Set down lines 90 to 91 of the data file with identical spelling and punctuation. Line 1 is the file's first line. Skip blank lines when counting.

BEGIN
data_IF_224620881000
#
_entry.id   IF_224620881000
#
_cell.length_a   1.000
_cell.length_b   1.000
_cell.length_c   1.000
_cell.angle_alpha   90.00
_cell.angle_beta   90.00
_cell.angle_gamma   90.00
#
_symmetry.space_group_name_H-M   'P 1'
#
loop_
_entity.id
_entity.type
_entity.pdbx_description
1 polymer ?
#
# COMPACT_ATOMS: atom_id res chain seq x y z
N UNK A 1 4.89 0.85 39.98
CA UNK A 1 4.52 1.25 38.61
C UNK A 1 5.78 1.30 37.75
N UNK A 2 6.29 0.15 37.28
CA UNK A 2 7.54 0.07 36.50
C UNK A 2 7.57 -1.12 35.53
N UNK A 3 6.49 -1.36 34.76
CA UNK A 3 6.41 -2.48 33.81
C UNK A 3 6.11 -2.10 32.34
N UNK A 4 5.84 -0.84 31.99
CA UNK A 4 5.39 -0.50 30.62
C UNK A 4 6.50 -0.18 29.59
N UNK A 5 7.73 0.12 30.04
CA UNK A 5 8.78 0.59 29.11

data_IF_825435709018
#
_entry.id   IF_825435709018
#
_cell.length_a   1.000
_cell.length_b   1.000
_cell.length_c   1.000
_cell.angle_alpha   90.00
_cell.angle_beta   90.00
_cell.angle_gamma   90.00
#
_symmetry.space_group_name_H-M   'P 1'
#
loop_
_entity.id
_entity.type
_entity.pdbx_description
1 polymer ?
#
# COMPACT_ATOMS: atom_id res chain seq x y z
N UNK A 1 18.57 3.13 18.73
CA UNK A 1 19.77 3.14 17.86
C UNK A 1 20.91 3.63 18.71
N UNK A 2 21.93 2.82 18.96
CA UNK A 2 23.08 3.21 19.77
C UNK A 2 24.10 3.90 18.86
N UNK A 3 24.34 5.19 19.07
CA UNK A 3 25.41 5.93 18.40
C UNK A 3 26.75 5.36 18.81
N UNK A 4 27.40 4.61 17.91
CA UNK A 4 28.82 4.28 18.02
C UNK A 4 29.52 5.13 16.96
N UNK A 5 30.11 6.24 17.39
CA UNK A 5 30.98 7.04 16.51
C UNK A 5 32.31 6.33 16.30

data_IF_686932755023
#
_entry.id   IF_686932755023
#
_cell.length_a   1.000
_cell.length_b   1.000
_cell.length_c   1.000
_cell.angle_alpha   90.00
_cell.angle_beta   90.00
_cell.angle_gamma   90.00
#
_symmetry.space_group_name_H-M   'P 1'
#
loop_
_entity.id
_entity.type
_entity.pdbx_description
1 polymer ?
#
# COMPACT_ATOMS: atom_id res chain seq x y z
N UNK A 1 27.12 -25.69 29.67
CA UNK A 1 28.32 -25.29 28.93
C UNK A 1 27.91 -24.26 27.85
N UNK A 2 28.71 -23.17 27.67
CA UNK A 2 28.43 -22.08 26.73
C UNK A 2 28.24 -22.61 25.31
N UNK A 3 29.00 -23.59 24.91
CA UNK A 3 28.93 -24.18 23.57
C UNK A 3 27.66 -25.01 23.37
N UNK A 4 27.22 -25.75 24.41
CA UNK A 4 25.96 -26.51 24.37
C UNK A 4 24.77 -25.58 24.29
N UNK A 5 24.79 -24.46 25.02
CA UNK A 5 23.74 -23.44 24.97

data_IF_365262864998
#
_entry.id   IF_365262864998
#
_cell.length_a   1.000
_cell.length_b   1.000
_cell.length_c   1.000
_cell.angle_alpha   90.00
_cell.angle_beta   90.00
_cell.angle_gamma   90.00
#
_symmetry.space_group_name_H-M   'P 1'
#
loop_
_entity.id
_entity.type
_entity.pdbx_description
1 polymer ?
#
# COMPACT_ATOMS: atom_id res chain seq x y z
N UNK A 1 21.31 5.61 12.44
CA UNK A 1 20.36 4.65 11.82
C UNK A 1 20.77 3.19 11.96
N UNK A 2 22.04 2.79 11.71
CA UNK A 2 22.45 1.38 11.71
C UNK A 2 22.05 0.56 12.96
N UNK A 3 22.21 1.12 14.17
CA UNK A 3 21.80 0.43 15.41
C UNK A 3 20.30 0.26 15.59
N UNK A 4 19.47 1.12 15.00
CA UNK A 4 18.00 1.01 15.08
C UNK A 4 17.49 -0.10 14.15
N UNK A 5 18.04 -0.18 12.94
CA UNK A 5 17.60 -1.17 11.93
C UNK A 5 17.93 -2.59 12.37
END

N UNK A 1 27.12 -25.69 29.67
CA UNK A 1 28.32 -25.29 28.93